The Board of CBI tries to manage the congregation’s affairs with wisdom and transparency.  We try to be financially responsible and prudent.  But there is one thing we cannot do for you, and that is to appear at a congregational meeting and vote.  No one can do this except each individual member.  We have such a meeting on April 1 at 7:00 PM to consider an important change in our by-laws.  It is described elsewhere in this newsletter.  We’ve tried to make this brief meeting appealing and enjoyable by pairing it with the appearance of Rabbi Bob Alper and his stand-up comedy routine, but you’ve got to come.  This is an obligation that you have to the synagogue and, most especially, to the other members who are counting on you to make a legal quorum.  Do not think that others will fulfill your obligation for you; this one is strictly up to you.
    
    Sincerely yours,
    Kenneth D. Roseman, Rabbi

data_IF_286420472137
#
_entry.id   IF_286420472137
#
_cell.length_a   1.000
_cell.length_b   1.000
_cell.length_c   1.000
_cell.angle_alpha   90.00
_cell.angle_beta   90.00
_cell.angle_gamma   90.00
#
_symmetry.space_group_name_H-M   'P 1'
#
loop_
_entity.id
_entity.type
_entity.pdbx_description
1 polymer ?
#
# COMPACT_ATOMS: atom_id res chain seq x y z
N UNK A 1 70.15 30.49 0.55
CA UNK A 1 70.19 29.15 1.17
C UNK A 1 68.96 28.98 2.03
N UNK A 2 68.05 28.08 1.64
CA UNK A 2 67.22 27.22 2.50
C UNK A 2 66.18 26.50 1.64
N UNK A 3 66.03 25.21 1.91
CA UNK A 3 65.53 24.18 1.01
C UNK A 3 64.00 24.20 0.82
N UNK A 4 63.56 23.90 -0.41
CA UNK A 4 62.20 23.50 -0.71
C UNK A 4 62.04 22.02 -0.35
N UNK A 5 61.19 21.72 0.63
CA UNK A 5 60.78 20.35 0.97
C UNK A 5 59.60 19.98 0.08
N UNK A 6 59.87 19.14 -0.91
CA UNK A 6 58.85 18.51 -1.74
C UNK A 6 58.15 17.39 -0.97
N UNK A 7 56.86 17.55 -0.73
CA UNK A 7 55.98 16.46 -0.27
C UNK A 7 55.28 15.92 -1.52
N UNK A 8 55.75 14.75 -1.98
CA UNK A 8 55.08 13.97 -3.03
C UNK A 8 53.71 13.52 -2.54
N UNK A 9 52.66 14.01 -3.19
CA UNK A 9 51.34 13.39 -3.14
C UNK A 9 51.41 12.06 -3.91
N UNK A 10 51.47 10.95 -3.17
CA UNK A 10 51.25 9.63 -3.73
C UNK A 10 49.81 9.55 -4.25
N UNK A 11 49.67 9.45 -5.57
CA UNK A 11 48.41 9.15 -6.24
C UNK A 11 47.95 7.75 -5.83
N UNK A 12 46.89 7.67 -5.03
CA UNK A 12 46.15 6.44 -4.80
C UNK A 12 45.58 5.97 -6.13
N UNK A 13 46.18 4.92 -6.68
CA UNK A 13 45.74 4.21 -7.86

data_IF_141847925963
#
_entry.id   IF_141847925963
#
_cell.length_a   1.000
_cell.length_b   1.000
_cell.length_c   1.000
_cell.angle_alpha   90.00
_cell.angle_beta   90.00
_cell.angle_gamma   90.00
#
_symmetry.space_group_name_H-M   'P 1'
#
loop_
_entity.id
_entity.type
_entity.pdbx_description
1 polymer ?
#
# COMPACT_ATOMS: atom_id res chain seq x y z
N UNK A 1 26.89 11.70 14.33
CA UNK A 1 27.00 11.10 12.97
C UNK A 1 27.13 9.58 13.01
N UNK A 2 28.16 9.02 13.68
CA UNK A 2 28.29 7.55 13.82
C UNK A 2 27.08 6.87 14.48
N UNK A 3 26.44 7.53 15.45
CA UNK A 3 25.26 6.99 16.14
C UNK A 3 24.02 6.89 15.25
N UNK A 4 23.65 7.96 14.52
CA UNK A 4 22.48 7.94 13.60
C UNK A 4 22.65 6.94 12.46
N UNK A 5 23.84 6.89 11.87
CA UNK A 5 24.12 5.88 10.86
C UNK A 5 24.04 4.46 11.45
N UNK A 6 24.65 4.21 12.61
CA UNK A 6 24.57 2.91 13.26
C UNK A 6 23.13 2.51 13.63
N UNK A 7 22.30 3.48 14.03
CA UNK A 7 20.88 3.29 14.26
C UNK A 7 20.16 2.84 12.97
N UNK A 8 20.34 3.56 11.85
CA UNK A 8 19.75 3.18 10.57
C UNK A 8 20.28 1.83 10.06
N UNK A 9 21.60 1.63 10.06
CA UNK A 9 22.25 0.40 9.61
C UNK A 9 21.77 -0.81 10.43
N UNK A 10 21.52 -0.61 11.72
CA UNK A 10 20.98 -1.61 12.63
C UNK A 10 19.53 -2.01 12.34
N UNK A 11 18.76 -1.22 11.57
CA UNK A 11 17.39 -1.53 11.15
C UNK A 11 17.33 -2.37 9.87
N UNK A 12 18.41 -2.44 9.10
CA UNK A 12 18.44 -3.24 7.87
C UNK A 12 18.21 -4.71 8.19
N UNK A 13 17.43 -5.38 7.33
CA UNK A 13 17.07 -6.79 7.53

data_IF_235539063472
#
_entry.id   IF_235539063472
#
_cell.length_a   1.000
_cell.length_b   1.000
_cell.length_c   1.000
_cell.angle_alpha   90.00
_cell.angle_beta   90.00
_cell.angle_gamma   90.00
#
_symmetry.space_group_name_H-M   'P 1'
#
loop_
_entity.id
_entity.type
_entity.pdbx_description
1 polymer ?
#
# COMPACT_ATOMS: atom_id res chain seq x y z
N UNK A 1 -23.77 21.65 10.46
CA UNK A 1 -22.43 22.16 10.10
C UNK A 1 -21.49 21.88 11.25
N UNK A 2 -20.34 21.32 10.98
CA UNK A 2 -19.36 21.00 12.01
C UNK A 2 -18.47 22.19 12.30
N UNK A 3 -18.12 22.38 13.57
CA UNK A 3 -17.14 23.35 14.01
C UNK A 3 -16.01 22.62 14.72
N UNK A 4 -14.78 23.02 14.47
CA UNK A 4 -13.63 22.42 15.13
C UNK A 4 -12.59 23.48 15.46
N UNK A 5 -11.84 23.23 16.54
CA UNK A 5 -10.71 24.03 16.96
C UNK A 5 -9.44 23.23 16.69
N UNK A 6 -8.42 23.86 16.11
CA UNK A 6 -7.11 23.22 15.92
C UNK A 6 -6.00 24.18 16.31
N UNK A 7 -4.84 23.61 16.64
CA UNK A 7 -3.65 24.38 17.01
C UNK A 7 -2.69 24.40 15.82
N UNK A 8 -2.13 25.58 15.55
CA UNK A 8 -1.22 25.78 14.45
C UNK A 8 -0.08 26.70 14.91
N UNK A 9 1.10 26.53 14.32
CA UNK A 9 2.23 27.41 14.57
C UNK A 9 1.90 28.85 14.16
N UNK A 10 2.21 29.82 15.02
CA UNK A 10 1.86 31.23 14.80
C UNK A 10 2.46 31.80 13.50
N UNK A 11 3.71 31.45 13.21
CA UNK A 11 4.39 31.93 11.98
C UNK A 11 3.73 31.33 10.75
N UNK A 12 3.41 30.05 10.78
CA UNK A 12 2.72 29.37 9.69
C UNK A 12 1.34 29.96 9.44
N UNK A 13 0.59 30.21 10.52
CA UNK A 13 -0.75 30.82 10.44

From the Rabbi - March 2012 PDF Print E-mail

Dear Friends:

March seems to be a time when non-Jewish groups want to visit our synagogue.  In the next month, I’ll speak with the eighth graders from St. James School and a confirmation class from the First United Methodist Church in Portland.  In addition, I’ll spend an evening with a teenage group at All Saints Episcopal Church exploring the Passover seder and its relationship to the Last Supper.  All of these groups prepare for at least an hour, watching the video created some years ago by our Sisterhood; it’s called “Your Visit to the Temple” and covers a number of basic points so I don’t have to repeat them, but can enter into conversation with the young people rather directly.

I often wonder why these groups are so intent on coming to see our synagogue and our services and why they are so interested in Judaism.  Surely, it is not because they want to become Jewish.  On occasion, I think it’s just a field trip to fill up a hole in the curriculum, but usually it’s more.